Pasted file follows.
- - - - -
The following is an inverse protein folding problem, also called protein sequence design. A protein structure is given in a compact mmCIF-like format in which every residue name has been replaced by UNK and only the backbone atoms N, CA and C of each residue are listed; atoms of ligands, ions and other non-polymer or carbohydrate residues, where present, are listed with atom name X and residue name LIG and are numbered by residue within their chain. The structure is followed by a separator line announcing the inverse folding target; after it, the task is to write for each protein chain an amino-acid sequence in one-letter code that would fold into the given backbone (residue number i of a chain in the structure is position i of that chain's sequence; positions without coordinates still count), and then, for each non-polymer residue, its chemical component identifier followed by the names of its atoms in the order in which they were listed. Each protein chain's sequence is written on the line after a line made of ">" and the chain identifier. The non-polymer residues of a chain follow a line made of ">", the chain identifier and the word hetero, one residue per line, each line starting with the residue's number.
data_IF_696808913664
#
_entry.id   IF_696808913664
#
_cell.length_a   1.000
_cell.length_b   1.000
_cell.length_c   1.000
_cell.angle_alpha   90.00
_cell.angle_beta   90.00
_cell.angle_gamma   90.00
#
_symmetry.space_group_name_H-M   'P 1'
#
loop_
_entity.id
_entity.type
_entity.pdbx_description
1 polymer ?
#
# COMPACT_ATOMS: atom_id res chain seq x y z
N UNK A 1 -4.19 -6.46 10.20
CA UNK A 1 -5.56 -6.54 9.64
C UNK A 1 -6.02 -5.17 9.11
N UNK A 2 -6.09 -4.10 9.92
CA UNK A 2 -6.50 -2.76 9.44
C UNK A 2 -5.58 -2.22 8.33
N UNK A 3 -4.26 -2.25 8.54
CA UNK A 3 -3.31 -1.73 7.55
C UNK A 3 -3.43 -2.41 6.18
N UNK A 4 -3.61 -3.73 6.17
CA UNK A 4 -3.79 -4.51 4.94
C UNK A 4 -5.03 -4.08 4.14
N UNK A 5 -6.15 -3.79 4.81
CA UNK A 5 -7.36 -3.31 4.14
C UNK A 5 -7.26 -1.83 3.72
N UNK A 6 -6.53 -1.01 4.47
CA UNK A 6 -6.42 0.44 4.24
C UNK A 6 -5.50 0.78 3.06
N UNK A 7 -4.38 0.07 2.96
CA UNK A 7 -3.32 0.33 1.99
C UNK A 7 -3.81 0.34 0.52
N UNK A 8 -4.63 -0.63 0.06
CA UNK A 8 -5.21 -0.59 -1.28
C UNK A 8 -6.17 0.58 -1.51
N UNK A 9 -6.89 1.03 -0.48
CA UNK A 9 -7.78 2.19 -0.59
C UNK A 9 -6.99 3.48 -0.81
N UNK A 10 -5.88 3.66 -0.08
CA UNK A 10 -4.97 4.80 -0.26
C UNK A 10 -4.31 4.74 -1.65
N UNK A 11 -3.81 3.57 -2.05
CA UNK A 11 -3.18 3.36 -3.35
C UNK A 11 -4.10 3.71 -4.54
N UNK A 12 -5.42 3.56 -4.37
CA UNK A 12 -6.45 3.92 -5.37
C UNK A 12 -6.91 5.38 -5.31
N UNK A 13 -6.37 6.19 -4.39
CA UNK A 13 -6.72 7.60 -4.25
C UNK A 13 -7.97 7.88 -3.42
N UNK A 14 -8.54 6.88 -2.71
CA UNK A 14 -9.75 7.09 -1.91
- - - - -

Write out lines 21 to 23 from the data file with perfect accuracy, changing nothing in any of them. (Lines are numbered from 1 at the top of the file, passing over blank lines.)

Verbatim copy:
# COMPACT_ATOMS: atom_id res chain seq x y z
N UNK A 1 -4.19 -6.46 10.20
CA UNK A 1 -5.56 -6.54 9.64